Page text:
Sermon for Easter: No Fooling

No Fooling

The Resurrection of the Lord; April 1, 2018

John 20:1-18

Three folks were waiting for admission at the Pearly Gates. St. Peter welcomed them, but said they had to answer one question before they could enter. To the first, he said, "What is Easter?" And the first person said, "Well, this big guy in a red suit comes down the chimney and gives everyone presents; right?" Peter said no, that was not right. So he asked the second, "What is Easter?" And that one said, "Isn't that the day we give chocolates to our loved ones and send Valentines cards?" Wrong.

The third person was asked, "What is Easter?" "Well," the third answered, "It happened after Jesus was crucified. Jesus was hung on a cross and he died there for the sins of the world." Peter was beginning to get excited. "Then he was buried in a tomb. Some women went to the tomb on Sunday morning and they wondered how they were going to get in to care for the body of Jesus." "Yes, go on!" Peter said. "But when they arrived, they found the stone rolled away. And Jesus came out of the tomb, saw his shadow, and there were six more weeks of winter."

April Fools.

Many of you were here on Ash Wednesday and we paid attention to the fact that Ash Wednesday and Valentine's Day coincided. I pointed out that whenever that happens, then Easter and April Fools Day also coincide.[1] So that gets me thinking about one of the ways our ancestors thought about Easter: as God's great practical joke on the devil.

Satan thought he had won. Death declared victory: even the so-called Son of God could not escape. Hung on a cross, beaten and bruised, the man called Christ died after only a few hours of struggle. After all his talk about light and goodness and peace and hope, he was dead. Death was victorious. Evil had won.

Or so they thought. But the power of God is not used to make evil go away; the power of God subverts evil, allows death to have its way and then redeems what is done. And so God overcame evil not by stopping Jesus' gruesome dying but by allowing him to die, to take sin with him into the tomb, and then to emerge victorious, leaving sin behind. While death and evil were still enduring the hangover from their victory party, Jesus turned the tables on them and came out of the grave. No fooling.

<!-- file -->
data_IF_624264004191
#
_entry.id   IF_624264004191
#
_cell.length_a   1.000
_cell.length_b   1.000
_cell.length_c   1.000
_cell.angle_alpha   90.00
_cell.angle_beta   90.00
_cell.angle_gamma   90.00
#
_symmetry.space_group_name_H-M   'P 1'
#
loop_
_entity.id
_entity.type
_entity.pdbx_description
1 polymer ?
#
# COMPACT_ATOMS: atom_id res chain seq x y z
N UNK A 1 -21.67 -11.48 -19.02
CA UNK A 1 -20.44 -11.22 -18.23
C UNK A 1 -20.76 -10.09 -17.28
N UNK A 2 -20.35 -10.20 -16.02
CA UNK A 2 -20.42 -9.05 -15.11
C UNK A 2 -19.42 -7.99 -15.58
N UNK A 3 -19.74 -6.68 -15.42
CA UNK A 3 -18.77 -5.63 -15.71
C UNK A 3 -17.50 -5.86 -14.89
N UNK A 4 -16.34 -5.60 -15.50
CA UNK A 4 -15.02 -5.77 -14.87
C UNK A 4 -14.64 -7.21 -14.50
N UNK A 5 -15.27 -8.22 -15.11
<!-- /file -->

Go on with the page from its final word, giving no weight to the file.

So the one point to take from this today is that Christ is and always will be victorious. I'm not going to say that death cannot touch us. I'm not going to say that those who trust in Christ will without fail overcome every obstacle. Sometimes we are defeated. But Christ is never defeated and Christ will redeem all of our defeats. If the power of God seems to be dead, it is dead for only as long as Christ lies in the tomb and then emerges victorious on the third day.

If you're stuck on Good Friday, while the power of God hangs on a Cross, dying, remember: Sunday is coming. If your life feels like a long Holy Saturday, that day of waiting, while the power of God is in the tomb and you do not know what to do, remember: Sunday is coming.[2]

Sunday is here. God has pulled a fast one on evil and death. Christ is risen from the dead, trampling down death by death, and giving life to those in the tomb. No fooling.

Robert A. Keefer

Presbyterian Church of the Master

Omaha, Nebraska

[1] One astute member of the choir reminded me that if it happens to be a Leap Year, then this would not be the case.

[2] Thanks to Tony Campolo for this compelling way to look forward to Resurrection. 

Sermon from April 8: Great Power, Great Grace
Sermon for March 25: The Sword of the Spirit


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